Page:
“The most important finding of our study is that a tax of 25 percent or more on (high-calorie) foods makes nearly everyone buy fewer calories,” Giesen told Reuters Health in an email.
For people who are weight- and diet-conscious, calorie information might trump price, according to Giesen. “However, if one wants to help people in general to prevent caloric overconsumption,” the researcher said, “then our results indicate that imposing a high tax on (high-calorie) food items is much more efficacious.”
A researcher not involved in the study noted that it had a number of limitations, including a small sample size.
Still, it jibes with larger experiments suggesting that food taxes might work, said Dr. Barry Popkin, a professor of nutrition at the University of North Carolina, Chapel Hill, who has studied the potential effects of junk food taxes on people’s food choices.
In an email, he pointed to a recent study by Harvard researchers in which they added a 35-percent tax to sugary sodas sold in the cafeteria at Brigham & Women’s Hospital in Boston. They found that sales of sugar-sweetened sodas dropped by 26 percent, and that people tended to replace those drinks with diet soda or coffee.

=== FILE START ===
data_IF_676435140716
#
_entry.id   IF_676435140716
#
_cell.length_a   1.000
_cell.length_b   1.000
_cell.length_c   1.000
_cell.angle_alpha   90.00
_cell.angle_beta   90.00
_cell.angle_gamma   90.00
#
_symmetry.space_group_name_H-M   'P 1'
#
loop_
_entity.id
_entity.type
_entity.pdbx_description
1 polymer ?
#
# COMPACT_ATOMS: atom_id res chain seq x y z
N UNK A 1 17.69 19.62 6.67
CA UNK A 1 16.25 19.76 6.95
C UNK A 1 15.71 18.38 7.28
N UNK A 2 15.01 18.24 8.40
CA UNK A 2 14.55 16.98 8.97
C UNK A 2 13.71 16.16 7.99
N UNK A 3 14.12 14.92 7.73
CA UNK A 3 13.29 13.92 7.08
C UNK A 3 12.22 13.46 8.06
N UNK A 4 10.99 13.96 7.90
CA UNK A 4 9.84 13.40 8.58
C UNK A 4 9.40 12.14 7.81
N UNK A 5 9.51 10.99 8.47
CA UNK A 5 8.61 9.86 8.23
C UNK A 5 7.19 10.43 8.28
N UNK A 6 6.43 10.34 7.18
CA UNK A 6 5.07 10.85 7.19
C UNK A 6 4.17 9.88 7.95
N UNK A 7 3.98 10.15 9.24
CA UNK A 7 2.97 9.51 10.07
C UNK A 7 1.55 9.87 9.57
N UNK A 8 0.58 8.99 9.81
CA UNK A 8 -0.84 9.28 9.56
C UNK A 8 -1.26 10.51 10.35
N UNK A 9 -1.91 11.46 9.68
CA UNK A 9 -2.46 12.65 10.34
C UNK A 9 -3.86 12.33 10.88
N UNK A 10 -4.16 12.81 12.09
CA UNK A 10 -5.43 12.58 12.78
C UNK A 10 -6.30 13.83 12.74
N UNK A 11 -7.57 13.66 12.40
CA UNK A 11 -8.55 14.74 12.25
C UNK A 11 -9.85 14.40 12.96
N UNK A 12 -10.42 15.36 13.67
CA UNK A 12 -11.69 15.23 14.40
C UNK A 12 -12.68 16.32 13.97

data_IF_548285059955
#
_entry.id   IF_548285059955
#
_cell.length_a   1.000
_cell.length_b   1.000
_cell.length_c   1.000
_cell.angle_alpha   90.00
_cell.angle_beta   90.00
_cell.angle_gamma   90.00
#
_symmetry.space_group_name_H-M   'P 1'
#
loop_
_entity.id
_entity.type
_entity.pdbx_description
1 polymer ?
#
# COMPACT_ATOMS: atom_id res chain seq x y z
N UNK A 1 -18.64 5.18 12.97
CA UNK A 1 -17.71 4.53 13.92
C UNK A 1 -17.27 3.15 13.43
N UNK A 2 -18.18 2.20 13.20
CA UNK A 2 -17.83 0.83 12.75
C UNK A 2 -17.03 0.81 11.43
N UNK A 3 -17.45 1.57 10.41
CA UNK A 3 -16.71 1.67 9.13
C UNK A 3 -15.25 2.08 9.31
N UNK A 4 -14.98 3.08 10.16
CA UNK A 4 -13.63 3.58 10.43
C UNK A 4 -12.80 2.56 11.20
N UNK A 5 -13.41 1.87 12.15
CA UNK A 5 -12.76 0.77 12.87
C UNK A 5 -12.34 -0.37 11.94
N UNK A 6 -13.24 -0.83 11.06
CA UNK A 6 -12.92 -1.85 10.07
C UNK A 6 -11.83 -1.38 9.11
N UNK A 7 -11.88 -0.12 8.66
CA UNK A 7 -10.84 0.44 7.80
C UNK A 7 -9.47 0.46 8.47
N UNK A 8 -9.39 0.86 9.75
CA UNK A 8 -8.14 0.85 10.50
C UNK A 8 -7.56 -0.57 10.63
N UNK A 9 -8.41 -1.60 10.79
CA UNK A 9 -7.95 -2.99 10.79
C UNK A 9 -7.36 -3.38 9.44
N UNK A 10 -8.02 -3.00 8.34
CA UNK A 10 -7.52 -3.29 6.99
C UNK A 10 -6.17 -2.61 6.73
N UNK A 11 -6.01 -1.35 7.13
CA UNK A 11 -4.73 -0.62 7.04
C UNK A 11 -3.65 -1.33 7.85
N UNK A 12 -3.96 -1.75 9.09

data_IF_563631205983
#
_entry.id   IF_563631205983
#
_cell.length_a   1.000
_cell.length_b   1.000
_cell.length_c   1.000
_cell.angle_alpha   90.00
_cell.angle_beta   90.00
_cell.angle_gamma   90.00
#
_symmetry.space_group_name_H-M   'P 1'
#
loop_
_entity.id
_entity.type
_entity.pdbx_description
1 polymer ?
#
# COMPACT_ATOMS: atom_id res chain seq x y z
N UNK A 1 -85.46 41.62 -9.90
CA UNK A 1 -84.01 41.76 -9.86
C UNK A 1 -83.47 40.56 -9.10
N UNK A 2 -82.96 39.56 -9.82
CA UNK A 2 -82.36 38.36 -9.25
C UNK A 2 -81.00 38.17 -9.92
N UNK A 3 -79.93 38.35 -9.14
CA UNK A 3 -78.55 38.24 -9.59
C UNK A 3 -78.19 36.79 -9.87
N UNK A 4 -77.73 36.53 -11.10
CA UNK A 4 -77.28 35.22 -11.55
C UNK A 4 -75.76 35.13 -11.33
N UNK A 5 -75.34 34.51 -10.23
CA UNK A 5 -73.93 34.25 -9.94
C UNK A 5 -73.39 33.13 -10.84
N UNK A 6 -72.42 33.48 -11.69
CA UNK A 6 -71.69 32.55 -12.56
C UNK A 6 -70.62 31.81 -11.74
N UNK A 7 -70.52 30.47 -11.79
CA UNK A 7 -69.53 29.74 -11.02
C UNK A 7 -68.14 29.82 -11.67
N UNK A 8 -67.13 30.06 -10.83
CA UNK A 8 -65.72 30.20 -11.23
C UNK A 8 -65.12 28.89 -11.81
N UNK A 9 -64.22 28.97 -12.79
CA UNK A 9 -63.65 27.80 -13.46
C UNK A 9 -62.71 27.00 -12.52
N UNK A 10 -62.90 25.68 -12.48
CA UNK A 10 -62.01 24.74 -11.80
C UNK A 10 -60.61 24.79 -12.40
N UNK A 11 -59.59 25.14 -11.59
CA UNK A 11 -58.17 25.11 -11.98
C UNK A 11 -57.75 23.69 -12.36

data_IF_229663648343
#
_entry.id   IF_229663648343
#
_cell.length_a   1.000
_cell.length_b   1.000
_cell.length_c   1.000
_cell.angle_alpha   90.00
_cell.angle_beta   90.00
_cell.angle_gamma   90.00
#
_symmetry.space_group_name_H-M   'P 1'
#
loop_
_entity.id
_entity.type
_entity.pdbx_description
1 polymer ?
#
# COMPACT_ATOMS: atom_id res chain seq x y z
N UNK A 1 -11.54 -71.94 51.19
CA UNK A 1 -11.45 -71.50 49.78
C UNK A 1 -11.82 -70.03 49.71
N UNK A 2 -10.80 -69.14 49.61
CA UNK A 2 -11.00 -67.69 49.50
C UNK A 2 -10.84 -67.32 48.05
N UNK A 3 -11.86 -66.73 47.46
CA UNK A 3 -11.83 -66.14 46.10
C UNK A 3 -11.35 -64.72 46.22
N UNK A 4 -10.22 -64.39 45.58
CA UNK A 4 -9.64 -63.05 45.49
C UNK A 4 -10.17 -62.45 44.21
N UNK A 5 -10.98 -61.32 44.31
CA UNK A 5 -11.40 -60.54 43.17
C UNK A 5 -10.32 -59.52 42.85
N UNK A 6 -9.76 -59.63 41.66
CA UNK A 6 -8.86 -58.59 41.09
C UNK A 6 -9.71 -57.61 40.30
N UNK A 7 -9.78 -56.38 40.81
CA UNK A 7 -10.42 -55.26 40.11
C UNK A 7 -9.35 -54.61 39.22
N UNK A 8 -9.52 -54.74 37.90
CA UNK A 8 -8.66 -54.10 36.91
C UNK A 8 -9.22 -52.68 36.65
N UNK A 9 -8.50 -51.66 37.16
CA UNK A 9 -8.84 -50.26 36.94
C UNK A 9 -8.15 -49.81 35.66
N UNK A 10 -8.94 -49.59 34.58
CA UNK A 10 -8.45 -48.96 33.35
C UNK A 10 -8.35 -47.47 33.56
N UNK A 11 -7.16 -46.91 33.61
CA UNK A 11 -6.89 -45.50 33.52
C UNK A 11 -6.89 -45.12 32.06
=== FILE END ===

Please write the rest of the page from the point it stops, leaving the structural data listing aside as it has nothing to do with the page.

In contrast, an educational campaign - where signs were posted recommending that people cut back on sugary soft drinks - failed to make a dent in sales.
According to Giesen, studies are still needed to see whether smaller tax increases - something closer to 10 percent, which would be more politically viable - influence people’s buying habits.
Industry trade groups like the American Beverage Association and anti-tax activists like Americans Against Food Taxes (which has industry backing) argue that there is no evidence that junk food taxes will fight the U.S. obesity problem. They also assert that such taxes will only unduly burden low-income families.
SOURCE: American Journal of Clinical Nutrition, online January 26, 2011.